Tag Archives: writing

Dear White Authors: Our Fantasy Doesn’t Exist in a Vacuum

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Hi friends! It’s been awhile. I’ve been focusing on fiction. The sequel to Panther in the Hive has been released, by the way!  (The Rooster’s Garden, here.) But I did write a blog this week.

Below you will find an excerpt to my latest, “Dear White Authors: Our Fantasy Doesn’t Exist in a Vacuum” which has been published on Huffington Post. I encourage you to read it here.

You see, our fantasies don’t exist in a vacuum. Every character we create, every world we imagine, every king we conjure, and every centaur or alien or whatever we weave together with our words comes from somewhere. Writers, I know: we like to imagine our stories as apparitions that arise from magic or stardust; a miraculous creation that channeled through us from a mystic source. But that’s untrue: our stories come from us, and “us” is often problematic.

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The Factory–A Short Story

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“First time to the Factory?”

Mr Thomas turns. It’s a man in a black suit, whispering, eyes the same color as his clothes.

“Yes, it is,” Mr. Thomas says shortly, and begins to turn back to the front before he changes his mind.

“Do you work there?” Mr. Thomas asks.

“Lots of us do.”

 

Its lawn is green and geometric. Some hand not present has mown overlapping circles and squares into the grass and Mr. Thomas stares at them as he approaches the entrance. The man in the black suit is gone. He’d gone another way, a way Mr. Thomas could not follow.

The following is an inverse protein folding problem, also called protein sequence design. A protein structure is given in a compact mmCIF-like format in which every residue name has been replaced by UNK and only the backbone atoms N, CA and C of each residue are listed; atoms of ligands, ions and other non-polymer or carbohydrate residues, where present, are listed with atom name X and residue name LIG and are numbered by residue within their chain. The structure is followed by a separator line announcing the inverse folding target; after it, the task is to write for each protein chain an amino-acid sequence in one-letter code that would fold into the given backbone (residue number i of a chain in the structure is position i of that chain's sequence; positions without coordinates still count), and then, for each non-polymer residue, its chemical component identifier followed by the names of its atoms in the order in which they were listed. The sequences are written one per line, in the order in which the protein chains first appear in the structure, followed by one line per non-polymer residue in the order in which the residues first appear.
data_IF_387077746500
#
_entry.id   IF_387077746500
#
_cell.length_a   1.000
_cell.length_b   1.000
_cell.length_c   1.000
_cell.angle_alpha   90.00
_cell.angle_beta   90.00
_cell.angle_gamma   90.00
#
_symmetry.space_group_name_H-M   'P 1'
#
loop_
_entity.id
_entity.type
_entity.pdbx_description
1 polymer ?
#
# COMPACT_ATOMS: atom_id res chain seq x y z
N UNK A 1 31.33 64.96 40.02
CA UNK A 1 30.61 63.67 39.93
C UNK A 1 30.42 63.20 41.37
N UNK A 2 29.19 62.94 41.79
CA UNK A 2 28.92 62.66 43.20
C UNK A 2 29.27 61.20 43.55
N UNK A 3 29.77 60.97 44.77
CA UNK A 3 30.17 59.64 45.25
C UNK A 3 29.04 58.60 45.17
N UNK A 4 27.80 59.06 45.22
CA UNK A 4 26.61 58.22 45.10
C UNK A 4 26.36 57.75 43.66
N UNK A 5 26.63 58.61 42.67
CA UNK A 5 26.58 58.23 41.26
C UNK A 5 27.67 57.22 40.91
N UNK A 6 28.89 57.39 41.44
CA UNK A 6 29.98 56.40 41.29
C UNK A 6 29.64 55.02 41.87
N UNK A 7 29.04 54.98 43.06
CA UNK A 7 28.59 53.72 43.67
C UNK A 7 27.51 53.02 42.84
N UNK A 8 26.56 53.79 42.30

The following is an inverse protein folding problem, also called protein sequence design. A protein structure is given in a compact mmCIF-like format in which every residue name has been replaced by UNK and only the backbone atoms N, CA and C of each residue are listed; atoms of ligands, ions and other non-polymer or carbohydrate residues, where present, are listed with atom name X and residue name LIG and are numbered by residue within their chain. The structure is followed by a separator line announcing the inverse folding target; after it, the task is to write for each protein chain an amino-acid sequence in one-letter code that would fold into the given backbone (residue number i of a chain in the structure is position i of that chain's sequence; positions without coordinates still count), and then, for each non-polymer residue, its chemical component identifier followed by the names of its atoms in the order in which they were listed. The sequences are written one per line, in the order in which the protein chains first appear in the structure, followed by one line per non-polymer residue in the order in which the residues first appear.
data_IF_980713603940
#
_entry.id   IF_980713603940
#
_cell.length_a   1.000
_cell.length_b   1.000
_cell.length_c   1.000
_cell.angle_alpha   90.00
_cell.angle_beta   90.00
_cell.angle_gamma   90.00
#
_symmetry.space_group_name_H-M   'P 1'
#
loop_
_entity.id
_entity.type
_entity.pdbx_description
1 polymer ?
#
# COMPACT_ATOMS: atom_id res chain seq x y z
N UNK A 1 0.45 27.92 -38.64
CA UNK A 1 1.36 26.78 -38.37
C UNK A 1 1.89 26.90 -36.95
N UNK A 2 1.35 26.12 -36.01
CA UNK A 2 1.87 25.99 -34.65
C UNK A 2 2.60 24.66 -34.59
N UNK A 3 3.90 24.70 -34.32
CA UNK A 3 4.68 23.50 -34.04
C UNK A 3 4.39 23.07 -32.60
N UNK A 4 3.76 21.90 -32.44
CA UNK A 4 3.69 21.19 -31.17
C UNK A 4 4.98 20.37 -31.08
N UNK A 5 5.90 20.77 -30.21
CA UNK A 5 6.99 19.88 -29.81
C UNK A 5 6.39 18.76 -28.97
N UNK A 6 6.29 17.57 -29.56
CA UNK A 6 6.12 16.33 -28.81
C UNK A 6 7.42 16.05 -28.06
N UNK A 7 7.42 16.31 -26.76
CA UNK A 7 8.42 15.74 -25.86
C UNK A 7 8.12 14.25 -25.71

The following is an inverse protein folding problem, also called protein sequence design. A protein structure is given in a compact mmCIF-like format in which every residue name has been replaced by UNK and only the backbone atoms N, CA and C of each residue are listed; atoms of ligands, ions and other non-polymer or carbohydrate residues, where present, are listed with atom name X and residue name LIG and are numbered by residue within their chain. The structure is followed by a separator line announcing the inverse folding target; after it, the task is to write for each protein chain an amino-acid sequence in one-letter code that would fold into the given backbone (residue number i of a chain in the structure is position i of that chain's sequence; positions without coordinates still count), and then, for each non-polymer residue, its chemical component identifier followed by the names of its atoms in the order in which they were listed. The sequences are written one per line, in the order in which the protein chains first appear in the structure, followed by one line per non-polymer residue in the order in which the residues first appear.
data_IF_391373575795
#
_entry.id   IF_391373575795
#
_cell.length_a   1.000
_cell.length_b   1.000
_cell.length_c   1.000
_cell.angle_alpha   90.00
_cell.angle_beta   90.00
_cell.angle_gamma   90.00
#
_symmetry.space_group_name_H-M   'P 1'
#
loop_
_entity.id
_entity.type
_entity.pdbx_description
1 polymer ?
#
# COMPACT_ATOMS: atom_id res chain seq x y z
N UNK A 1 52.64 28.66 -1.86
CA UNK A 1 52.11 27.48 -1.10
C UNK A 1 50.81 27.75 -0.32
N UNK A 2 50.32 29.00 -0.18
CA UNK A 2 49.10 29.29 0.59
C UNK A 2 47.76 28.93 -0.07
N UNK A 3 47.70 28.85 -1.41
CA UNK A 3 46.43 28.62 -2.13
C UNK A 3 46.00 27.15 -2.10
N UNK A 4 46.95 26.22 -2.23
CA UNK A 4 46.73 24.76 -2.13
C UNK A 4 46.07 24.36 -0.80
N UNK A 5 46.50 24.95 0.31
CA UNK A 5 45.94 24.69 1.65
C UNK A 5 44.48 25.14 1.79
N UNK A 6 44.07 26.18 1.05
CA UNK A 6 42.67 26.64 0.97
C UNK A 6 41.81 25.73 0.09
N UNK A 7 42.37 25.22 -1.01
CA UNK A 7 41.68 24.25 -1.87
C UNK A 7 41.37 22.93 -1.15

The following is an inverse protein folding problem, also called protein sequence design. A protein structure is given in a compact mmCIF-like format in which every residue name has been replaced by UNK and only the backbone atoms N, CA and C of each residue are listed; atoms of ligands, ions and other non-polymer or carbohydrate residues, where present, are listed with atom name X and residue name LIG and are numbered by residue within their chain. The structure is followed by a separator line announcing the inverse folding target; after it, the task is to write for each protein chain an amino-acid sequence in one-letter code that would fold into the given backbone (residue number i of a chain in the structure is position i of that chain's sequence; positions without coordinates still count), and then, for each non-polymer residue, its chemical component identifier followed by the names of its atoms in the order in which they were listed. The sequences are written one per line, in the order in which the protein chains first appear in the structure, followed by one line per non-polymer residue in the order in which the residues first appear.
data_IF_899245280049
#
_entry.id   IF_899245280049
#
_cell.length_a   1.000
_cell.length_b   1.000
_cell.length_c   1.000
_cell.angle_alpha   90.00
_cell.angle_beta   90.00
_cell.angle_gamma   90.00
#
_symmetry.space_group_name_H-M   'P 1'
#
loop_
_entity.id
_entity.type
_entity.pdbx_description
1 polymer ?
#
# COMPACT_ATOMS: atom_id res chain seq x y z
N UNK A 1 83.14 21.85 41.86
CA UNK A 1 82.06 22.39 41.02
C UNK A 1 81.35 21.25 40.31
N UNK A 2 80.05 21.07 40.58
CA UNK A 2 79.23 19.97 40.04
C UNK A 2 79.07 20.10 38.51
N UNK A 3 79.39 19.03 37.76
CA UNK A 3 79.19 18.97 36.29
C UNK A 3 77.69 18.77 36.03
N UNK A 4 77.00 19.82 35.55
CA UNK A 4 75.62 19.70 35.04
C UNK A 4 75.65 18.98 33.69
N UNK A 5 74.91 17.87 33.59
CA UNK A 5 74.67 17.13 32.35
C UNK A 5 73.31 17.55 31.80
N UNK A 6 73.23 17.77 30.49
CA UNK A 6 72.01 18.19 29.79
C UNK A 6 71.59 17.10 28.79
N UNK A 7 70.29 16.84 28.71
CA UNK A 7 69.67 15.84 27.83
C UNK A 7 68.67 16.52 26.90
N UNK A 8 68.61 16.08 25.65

“Name. Business. Time.”

The man at the desk says these things abruptly, a wind-up machine.

Mr. Thomas writes the required on a pad of bright yellow paper sitting on the black desk like a flame.

“Sit.”

Mr. Thomas sits.

 

Sitting, he can observe the Factory. He is in a cavernous hall, removed from the front door through which he’d entered, where he’d had his eyeballs scanned, his finger pricked, a sample of his hair taken. He hadn’t asked why. The ceiling is as high as a church, cast in shadow. The chair is straight and black, the floor an astonishing expanse of white marble. He stares at it, looking for dust, a dimple. There is none. It is flawless.

“Thomas. This way.”

It’s the man at the desk, away from the desk. He beckons Mr. Thomas stiffly with his arm. Mr. Thomas thinks he must need grease.

 

He is walking up then he is walking down. The passageways wind like snakes and Mr. Thomas begins to think they are underground. The air feels close like a burrow. Yet he thinks they’re walking uphill. The effect is dizzying.

“Are we walking up or down?” Mr. Thomas asks the man at the desk, who is leading him.

“Both,” the man says, then turns his head slightly to look back. “Dizzy? It will pass.”

It does pass. The smooth white floor levels out and the corridor widens. It should be dark, Mr. Thomas thinks: there are no overhead lights, no sconces, no windows. Yet the hallway is lit. The light doesn’t come from anyplace; it just is.

“Sit,” the man at the desk says again. There’s a chair by a door.

Mr. Thomas sits.

 

Waiting. The perfect white floor. The light that comes from nowhere. Then a command. “Come,” a door opening with a sound like snake’s scales.